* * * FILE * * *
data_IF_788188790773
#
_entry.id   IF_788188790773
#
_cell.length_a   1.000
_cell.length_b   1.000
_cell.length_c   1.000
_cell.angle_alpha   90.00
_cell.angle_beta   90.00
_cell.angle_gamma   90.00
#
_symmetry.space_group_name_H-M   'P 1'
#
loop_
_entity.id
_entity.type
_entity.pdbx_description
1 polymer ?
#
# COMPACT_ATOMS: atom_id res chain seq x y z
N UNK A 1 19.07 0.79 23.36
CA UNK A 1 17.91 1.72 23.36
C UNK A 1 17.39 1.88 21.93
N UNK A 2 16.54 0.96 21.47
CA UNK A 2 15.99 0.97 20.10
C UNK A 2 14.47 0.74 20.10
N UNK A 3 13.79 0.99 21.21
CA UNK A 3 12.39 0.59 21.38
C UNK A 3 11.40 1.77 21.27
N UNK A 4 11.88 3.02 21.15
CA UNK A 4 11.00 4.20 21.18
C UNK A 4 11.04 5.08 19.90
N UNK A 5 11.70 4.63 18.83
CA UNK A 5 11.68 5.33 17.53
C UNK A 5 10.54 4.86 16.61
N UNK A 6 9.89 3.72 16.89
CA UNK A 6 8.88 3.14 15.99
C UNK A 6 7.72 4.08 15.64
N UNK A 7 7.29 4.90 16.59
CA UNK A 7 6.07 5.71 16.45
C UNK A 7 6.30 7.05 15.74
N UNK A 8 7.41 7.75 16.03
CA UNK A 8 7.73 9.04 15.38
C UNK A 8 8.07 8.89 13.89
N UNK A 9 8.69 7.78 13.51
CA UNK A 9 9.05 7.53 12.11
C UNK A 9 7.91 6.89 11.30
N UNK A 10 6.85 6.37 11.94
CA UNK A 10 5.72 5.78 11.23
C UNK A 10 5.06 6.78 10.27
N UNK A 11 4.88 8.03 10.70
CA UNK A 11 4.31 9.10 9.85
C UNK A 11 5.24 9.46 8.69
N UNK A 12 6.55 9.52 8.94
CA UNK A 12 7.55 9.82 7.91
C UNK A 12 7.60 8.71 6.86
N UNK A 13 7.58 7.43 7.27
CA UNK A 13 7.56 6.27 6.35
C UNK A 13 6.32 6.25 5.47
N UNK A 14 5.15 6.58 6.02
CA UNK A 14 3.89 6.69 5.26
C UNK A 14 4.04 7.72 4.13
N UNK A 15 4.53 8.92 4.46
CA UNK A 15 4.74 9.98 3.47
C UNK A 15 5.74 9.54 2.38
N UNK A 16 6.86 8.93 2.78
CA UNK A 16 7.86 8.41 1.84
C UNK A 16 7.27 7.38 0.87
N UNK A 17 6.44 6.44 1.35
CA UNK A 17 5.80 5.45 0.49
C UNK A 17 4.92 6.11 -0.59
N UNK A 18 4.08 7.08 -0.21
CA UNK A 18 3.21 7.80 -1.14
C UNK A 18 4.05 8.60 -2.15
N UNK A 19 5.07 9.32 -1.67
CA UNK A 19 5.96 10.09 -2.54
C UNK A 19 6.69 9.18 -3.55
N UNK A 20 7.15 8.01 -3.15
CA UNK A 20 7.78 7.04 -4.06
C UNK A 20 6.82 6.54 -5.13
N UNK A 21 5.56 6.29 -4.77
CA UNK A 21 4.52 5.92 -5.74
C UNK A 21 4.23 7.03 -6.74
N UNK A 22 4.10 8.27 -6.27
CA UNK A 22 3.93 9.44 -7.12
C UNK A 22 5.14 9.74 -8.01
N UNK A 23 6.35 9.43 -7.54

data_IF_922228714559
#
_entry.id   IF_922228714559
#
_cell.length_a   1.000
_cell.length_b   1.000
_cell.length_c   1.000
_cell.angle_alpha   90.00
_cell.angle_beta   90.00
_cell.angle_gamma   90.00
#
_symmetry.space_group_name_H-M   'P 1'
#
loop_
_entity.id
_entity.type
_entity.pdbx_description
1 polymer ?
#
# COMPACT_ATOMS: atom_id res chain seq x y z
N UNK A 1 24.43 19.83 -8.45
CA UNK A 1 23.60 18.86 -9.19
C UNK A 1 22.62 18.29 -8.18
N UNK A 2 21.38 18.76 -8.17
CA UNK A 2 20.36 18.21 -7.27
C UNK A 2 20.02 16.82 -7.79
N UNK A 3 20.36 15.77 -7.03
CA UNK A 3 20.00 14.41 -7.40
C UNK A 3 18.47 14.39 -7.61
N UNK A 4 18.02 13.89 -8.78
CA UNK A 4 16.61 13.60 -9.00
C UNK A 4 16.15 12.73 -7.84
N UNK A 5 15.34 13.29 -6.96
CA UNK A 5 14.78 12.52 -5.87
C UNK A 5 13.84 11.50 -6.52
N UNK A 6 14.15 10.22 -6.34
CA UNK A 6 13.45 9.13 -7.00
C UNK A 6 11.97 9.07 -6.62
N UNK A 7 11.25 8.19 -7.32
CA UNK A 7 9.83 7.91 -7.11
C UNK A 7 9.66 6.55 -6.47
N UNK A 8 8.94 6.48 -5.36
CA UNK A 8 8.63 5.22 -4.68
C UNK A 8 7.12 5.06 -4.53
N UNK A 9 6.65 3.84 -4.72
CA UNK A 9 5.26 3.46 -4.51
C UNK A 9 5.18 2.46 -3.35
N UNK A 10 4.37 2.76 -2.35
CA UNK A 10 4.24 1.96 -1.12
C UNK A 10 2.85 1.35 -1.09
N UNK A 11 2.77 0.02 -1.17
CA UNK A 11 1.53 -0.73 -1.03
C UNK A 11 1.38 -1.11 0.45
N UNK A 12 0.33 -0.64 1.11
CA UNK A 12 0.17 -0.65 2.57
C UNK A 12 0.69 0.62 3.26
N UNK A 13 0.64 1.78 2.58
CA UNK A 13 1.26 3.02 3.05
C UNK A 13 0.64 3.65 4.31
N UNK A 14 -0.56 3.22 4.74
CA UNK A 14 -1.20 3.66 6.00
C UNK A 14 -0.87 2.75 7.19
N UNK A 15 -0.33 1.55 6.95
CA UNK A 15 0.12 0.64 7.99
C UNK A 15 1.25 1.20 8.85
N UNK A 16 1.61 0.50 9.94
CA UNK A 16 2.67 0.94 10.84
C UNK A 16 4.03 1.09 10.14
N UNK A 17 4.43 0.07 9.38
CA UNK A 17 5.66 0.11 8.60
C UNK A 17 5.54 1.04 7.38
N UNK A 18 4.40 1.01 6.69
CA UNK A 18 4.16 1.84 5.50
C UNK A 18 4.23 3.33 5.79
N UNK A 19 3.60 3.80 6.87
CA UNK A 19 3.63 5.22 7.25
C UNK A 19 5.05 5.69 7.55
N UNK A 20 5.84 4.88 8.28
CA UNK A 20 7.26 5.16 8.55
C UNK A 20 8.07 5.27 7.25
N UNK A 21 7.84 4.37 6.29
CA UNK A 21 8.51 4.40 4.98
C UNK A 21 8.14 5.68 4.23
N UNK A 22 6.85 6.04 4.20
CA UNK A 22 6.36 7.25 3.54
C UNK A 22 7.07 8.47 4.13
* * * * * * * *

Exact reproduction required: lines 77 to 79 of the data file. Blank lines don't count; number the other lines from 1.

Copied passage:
C UNK A 19 6.69 9.18 -3.55
N UNK A 20 7.15 8.01 -3.15
CA UNK A 20 7.78 7.04 -4.06